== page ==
Review: Room


Director:Lenny Abrahamson

Cast:Brie Larson, Joan Allen, William H Macy, Jacob Tremblay, Sean Bridgers

Running Time:118 Minutes


Life goes by like a precious blink of an eye. It should never be taken for granted, but sadly many people live uninspired and lackadaisically stumble through their existence. It's important to experience new things as well as learn about ourselves and the world in the process. For some, that isn't a realistic certainty but more like an allegoric dream.  This is the reality for two such souls in Lenny Abrahamson's beautifully haunting film Room.

In the film Room, Brie Larson plays a young woman named Joy, who has been abducted by a psychotic loner named Nick (Sean Bridgers) who sexually assaults and keeps her hidden away in his shed. Larson's performance in this film is, in a word, breathtaking. She emulates what it means to be a victim, bent but not broken and through all of it never giving up hope. Through all the pain and negativity surrounding her situation, the light of her life is her son Jack, played wonderfully by Jacob Tremblay. Tremblay gives one of the best performances I've ever witnessed, so move over Haley Joel Osment.

Most of the film is narrated through Jack's eyes and experiences. His narration sets a melancholic vibe for the entire film. We see Jack stumble around this tiny barren room, kind of like a wild-thing in Where the Wild Things Are, but this isn't make believe, and Jack can't wake up and transport back to safety. Instead, he is stuck in the only place that he knows exists, "Room".  To many, this room is claustrophobic, hellish, and cruel, but to Jack, it's spacious and full of wonder. He interacts with everything from living things, Ma and a mouse, to nonliving, a chair and some eggshells. These kinds of scenes made me feel alive, like I was being awakened from a five year slumber.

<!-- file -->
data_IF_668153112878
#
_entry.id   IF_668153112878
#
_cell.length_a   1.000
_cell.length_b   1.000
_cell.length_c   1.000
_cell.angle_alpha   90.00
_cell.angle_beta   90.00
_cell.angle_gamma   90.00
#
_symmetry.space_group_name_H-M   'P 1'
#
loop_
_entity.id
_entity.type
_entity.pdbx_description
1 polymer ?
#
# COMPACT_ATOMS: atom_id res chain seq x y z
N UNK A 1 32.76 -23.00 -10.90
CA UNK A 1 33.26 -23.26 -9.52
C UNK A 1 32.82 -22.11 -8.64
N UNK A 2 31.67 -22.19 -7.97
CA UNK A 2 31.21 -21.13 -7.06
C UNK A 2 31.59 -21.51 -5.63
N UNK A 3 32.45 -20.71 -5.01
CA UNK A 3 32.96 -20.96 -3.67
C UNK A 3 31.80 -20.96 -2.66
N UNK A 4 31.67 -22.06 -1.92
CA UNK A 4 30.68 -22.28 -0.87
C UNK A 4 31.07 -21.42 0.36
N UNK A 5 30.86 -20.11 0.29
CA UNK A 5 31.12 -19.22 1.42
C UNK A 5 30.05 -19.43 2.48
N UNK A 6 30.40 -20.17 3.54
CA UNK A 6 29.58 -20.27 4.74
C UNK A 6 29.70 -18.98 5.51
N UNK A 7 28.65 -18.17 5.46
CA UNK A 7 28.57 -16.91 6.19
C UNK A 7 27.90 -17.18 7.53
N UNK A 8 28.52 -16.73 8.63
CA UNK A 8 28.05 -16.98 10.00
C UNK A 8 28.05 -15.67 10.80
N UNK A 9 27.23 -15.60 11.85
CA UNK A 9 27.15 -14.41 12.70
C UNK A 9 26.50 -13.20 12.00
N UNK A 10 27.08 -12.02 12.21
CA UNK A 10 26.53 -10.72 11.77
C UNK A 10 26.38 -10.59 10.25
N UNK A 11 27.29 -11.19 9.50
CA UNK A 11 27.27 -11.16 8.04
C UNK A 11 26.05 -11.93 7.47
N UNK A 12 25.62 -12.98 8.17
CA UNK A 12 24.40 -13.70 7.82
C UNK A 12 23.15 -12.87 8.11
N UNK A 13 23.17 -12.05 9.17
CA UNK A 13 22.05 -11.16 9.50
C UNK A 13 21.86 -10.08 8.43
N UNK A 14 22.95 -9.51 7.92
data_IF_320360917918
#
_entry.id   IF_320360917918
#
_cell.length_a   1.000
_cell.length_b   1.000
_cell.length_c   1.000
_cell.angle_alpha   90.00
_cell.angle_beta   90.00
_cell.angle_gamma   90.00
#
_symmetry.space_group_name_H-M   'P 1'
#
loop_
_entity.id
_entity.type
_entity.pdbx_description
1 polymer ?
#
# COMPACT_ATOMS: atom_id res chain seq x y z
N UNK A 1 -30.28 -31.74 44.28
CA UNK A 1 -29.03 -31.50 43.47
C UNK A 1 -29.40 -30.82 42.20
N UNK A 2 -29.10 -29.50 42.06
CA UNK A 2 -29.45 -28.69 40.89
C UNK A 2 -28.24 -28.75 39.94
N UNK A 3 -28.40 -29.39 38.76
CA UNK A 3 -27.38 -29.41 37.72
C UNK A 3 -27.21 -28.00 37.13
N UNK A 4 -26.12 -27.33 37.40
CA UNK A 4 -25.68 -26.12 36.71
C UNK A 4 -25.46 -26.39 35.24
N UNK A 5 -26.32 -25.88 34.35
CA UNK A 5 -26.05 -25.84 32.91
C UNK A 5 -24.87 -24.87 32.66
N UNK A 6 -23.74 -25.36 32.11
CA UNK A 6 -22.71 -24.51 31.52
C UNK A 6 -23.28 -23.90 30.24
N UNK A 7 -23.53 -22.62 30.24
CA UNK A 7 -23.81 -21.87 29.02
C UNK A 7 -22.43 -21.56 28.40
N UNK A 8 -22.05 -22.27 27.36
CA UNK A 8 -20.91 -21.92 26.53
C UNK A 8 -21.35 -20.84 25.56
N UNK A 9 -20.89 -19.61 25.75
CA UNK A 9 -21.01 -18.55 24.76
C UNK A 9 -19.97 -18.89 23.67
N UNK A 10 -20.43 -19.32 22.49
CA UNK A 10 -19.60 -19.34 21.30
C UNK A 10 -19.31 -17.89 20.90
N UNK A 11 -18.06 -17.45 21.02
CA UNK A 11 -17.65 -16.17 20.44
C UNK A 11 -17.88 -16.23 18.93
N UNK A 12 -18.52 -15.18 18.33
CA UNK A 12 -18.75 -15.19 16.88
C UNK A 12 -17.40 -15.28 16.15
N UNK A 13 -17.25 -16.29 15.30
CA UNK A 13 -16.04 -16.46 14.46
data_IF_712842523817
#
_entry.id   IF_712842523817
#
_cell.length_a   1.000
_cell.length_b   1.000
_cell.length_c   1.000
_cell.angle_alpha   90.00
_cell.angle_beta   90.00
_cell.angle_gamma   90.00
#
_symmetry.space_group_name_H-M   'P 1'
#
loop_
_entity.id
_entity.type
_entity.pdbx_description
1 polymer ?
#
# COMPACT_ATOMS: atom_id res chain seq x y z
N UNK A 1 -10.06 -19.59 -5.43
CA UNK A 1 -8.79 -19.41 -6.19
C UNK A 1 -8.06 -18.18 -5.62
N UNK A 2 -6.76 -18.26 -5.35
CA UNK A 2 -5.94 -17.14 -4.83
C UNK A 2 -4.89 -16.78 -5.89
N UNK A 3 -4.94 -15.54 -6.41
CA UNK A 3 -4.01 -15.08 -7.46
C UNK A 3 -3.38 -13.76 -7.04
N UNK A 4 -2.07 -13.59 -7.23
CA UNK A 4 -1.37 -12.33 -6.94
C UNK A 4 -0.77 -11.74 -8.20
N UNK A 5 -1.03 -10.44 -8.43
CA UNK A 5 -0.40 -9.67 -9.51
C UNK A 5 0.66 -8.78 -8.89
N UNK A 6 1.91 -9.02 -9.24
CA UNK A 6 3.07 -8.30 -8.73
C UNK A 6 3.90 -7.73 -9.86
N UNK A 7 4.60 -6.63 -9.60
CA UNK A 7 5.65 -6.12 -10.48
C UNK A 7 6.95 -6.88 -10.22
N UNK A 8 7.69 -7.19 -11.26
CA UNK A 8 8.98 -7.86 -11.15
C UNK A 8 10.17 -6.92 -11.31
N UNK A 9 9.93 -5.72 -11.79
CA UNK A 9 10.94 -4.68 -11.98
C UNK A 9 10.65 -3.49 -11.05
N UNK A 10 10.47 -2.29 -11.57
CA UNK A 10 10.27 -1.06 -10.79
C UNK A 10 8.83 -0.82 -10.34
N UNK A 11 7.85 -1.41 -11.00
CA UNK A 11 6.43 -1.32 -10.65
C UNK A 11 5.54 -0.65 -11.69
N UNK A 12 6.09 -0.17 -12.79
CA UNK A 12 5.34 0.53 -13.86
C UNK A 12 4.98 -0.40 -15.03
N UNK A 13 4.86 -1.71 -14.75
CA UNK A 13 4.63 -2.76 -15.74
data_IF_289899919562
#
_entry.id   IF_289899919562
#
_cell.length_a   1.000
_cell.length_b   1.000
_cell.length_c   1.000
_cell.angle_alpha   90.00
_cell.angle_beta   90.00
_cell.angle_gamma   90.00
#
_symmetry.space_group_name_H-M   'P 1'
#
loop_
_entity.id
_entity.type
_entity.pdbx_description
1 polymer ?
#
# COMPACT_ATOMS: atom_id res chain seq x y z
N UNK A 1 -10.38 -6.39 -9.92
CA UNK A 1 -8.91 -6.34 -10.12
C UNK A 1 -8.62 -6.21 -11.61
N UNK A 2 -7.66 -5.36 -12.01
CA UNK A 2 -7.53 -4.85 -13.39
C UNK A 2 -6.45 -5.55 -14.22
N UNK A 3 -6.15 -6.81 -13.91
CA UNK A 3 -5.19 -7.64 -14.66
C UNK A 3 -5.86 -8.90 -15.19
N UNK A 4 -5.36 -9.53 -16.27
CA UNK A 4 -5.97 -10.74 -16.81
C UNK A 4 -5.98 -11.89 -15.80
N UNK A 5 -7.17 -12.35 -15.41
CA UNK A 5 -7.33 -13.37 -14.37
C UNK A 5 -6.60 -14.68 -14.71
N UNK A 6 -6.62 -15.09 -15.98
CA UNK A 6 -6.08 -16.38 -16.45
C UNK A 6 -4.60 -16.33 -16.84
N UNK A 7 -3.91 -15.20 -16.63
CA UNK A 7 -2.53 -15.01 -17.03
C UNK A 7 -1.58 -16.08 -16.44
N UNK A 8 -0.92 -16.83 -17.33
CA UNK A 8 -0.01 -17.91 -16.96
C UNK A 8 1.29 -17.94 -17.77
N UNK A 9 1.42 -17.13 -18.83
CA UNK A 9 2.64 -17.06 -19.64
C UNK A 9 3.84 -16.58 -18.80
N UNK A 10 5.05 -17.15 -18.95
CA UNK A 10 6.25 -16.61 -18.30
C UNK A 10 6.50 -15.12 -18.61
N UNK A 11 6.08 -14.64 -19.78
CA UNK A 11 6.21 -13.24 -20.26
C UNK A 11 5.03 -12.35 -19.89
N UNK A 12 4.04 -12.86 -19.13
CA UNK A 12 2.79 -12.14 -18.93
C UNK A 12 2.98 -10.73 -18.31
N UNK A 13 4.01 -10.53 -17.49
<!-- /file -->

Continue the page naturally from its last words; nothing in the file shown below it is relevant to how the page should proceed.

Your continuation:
The second half of the film deals with the aftermath of freedom where Joy and Jack are reunited with family, Grandma (Joan Allen) and a cameo from Grandpa (William H Macy); both do well in showing the peaks and valleys of the rehabilitation process with loved ones.

The thing that holds the film together is the screenplay written by Emma Donoghue.  It is magnificent. Donoghue doesn't sugarcoat anything and leaves the clichés at the door with wonderful realistic dialogue that makes the audience feel instead of going through the motions of a stale generic story arc.

Lenny Abrahamson, known for directing Frank, last year's Sundance hit, creates a vibrant world for the audience to dissect in Room. He does a great job utilizing the close-up POV, utilizing the innocent eyes of a child to portray the chaos that surrounds him every day with open arms and naive. He couldn't have orchestrated the style of the film any better. 

Room fires on all cylinders and looks to gain momentum going into Oscar season. This film made me feel. Not like some films that make you tear up for a scene or two, no, this film made me feel all the emotions of the rainbow, if rainbows had emotions.


About Matt Kerwin

Matt Kerwin

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